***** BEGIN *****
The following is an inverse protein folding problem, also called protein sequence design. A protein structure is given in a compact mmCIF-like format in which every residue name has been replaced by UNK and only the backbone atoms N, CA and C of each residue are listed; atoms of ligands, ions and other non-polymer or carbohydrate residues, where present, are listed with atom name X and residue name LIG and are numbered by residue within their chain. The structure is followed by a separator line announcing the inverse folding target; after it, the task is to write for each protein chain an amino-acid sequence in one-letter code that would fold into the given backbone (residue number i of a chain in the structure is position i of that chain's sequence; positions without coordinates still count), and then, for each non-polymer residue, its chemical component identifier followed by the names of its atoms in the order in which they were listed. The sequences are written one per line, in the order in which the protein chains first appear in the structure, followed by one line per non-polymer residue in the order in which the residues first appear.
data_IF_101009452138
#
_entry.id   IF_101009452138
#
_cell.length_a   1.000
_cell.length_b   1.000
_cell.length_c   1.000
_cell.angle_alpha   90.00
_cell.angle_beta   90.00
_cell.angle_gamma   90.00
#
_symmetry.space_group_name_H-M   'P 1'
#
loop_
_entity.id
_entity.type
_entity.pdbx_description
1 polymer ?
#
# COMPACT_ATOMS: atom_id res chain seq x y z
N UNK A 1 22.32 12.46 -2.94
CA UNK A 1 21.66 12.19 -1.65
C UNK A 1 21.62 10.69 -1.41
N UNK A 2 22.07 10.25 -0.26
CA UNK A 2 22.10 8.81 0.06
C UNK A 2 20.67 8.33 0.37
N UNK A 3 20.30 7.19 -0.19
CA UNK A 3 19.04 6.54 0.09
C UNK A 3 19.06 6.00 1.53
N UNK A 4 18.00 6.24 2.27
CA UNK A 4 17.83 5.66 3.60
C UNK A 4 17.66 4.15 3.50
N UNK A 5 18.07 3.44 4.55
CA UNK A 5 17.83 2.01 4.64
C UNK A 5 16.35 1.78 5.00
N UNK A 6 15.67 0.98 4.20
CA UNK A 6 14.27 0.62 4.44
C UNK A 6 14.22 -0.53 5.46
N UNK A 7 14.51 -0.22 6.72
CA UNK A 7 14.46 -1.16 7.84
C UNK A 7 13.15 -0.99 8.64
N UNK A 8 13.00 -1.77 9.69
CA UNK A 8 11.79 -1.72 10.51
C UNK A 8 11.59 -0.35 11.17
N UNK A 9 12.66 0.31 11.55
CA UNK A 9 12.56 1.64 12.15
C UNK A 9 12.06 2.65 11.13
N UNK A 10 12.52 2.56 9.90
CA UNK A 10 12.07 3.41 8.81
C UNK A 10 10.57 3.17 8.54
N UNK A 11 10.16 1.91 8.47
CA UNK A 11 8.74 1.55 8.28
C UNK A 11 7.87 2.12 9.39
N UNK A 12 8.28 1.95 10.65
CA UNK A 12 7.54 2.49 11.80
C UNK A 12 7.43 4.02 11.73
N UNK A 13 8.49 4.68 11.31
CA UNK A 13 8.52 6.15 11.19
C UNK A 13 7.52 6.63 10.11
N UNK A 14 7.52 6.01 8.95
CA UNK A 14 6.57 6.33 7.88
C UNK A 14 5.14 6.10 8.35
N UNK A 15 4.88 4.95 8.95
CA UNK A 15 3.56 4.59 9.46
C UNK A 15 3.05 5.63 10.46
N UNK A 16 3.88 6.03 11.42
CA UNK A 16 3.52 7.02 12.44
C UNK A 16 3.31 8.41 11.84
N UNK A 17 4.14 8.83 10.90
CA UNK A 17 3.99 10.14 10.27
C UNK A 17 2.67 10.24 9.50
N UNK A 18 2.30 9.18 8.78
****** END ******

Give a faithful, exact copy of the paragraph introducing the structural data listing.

The following is an inverse protein folding problem, also called protein sequence design. A protein structure is given in a compact mmCIF-like format in which every residue name has been replaced by UNK and only the backbone atoms N, CA and C of each residue are listed; atoms of ligands, ions and other non-polymer or carbohydrate residues, where present, are listed with atom name X and residue name LIG and are numbered by residue within their chain. The structure is followed by a separator line announcing the inverse folding target; after it, the task is to write for each protein chain an amino-acid sequence in one-letter code that would fold into the given backbone (residue number i of a chain in the structure is position i of that chain's sequence; positions without coordinates still count), and then, for each non-polymer residue, its chemical component identifier followed by the names of its atoms in the order in which they were listed. The sequences are written one per line, in the order in which the protein chains first appear in the structure, followed by one line per non-polymer residue in the order in which the residues first appear.